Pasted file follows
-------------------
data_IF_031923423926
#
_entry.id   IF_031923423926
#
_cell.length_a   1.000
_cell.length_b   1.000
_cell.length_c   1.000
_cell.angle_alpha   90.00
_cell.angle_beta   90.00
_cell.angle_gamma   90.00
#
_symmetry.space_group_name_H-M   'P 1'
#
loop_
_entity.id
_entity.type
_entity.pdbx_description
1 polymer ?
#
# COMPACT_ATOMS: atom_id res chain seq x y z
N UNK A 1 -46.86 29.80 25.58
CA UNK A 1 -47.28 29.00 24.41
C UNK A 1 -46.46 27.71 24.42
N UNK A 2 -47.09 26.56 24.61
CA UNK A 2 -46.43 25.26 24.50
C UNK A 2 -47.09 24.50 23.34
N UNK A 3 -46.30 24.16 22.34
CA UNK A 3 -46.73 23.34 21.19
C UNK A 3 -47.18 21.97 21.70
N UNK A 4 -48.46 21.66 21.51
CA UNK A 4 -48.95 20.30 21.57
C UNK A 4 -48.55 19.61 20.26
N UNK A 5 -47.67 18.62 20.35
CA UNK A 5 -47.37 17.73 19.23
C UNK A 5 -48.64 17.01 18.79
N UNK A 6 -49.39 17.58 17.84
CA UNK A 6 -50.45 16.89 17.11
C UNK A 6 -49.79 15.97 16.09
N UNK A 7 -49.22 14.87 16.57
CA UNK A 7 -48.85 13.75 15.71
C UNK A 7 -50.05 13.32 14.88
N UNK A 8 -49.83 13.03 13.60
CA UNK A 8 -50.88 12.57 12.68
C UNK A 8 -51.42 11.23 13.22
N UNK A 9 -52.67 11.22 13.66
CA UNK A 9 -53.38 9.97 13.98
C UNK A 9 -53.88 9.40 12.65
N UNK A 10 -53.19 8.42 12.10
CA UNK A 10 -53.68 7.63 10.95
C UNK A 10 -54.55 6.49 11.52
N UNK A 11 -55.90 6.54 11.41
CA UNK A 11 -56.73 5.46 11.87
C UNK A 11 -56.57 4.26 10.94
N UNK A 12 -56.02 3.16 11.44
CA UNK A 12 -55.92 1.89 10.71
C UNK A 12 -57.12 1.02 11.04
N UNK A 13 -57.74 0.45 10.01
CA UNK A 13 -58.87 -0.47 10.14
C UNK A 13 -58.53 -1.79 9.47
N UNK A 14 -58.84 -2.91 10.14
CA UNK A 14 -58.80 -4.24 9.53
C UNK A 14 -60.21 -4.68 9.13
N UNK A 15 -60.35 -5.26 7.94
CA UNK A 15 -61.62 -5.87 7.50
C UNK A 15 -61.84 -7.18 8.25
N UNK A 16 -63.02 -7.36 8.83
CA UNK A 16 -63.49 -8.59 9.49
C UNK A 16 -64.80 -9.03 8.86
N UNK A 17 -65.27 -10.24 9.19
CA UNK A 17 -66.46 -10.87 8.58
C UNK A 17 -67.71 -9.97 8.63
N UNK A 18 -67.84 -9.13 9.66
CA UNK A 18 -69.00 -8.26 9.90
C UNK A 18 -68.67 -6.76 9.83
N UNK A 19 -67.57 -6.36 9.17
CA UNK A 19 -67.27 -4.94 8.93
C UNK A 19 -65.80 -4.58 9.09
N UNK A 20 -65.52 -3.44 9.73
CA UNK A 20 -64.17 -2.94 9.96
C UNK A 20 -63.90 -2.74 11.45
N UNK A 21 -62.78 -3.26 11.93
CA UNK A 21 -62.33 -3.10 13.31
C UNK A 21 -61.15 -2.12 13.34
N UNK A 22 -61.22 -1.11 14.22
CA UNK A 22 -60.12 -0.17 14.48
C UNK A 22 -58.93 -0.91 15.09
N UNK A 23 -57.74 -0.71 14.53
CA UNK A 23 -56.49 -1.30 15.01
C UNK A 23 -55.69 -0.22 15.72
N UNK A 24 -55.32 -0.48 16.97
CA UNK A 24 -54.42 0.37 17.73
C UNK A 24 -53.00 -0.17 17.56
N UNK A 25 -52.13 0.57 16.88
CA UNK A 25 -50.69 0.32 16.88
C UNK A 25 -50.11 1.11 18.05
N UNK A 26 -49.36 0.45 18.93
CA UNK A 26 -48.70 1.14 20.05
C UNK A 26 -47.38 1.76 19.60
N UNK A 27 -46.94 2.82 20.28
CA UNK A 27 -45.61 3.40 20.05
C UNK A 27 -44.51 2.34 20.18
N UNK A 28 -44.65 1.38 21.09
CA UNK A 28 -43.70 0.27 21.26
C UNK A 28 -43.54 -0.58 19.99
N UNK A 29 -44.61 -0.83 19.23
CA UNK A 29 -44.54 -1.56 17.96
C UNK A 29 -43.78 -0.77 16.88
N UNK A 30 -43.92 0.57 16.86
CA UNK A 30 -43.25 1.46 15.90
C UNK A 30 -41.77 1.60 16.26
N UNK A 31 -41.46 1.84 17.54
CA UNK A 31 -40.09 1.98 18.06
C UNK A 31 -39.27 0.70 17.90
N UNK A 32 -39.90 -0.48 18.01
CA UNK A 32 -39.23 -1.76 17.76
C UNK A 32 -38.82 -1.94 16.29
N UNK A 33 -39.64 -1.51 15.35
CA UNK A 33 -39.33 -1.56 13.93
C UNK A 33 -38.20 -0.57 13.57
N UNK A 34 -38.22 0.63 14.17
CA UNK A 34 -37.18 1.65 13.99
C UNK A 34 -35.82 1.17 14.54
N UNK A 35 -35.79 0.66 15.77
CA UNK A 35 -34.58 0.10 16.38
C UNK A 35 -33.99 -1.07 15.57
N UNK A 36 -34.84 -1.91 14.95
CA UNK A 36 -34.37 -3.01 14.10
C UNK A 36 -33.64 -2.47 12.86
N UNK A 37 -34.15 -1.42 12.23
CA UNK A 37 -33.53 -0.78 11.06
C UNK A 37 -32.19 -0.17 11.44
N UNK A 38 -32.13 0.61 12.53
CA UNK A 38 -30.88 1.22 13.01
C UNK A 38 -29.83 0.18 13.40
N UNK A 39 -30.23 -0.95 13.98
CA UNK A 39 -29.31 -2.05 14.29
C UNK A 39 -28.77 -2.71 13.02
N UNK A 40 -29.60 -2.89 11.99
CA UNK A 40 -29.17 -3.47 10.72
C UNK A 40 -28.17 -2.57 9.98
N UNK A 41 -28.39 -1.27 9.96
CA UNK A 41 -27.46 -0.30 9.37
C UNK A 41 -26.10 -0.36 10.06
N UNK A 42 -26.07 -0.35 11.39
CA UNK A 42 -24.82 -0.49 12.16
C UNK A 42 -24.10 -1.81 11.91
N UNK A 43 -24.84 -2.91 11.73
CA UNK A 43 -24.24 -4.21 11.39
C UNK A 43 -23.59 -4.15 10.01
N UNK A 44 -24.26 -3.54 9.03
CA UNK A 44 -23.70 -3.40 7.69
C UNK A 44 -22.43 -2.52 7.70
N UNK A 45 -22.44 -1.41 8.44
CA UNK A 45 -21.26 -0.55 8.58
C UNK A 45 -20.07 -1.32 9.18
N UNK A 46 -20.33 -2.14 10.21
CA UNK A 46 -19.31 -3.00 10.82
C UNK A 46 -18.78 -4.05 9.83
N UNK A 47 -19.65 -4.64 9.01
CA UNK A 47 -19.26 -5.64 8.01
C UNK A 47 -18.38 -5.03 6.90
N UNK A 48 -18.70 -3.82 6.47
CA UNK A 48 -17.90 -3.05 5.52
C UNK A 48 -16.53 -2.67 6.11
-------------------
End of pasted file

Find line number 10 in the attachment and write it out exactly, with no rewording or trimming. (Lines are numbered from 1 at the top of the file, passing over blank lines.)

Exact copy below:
_cell.angle_gamma   90.00